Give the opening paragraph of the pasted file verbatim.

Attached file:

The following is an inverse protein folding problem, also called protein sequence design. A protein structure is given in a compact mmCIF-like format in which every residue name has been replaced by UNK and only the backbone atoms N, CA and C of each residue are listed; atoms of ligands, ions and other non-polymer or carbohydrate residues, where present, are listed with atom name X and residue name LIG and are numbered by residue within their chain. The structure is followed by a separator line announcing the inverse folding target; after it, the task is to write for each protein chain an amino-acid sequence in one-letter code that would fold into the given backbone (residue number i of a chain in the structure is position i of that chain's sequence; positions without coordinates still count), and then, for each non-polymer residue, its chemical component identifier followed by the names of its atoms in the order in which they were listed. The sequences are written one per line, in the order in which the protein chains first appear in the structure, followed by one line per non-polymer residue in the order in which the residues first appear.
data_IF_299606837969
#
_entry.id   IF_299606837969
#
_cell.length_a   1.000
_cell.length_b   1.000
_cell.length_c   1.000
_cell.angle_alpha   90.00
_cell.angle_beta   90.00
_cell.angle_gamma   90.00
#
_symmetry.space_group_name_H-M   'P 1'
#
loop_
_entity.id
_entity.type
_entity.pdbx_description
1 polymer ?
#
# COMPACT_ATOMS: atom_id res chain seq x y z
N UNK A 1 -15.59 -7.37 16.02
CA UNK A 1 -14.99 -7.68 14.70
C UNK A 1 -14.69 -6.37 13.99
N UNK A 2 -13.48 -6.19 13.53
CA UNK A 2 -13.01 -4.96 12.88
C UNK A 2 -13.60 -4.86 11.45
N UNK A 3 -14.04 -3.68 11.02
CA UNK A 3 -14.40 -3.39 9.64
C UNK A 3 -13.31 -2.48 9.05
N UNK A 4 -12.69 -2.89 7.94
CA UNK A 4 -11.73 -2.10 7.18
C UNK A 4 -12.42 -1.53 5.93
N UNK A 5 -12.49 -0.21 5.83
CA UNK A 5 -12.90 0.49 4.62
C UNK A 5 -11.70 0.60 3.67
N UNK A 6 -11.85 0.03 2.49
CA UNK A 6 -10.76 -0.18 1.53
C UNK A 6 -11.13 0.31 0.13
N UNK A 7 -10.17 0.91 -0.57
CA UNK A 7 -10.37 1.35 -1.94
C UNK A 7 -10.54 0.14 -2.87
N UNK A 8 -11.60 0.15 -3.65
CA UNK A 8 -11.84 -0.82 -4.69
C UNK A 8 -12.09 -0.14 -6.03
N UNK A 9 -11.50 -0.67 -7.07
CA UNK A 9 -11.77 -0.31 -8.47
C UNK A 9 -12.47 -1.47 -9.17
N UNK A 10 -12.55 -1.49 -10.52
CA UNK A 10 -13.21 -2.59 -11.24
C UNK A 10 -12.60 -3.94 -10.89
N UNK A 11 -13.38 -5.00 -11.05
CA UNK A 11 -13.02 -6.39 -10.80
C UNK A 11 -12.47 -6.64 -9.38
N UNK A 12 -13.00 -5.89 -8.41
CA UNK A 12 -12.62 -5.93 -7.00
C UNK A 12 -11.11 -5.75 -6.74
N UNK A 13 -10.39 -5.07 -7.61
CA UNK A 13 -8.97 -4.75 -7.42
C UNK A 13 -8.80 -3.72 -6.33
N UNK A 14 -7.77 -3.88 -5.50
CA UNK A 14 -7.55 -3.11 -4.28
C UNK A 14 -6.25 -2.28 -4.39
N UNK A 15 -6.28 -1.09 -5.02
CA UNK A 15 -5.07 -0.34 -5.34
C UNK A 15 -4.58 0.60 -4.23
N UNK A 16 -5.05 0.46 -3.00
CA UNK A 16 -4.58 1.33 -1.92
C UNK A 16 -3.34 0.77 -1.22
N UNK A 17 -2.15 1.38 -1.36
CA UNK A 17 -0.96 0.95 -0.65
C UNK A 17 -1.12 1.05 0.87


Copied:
The following is an inverse protein folding problem, also called protein sequence design. A protein structure is given in a compact mmCIF-like format in which every residue name has been replaced by UNK and only the backbone atoms N, CA and C of each residue are listed; atoms of ligands, ions and other non-polymer or carbohydrate residues, where present, are listed with atom name X and residue name LIG and are numbered by residue within their chain. The structure is followed by a separator line announcing the inverse folding target; after it, the task is to write for each protein chain an amino-acid sequence in one-letter code that would fold into the given backbone (residue number i of a chain in the structure is position i of that chain's sequence; positions without coordinates still count), and then, for each non-polymer residue, its chemical component identifier followed by the names of its atoms in the order in which they were listed. The sequences are written one per line, in the order in which the protein chains first appear in the structure, followed by one line per non-polymer residue in the order in which the residues first appear.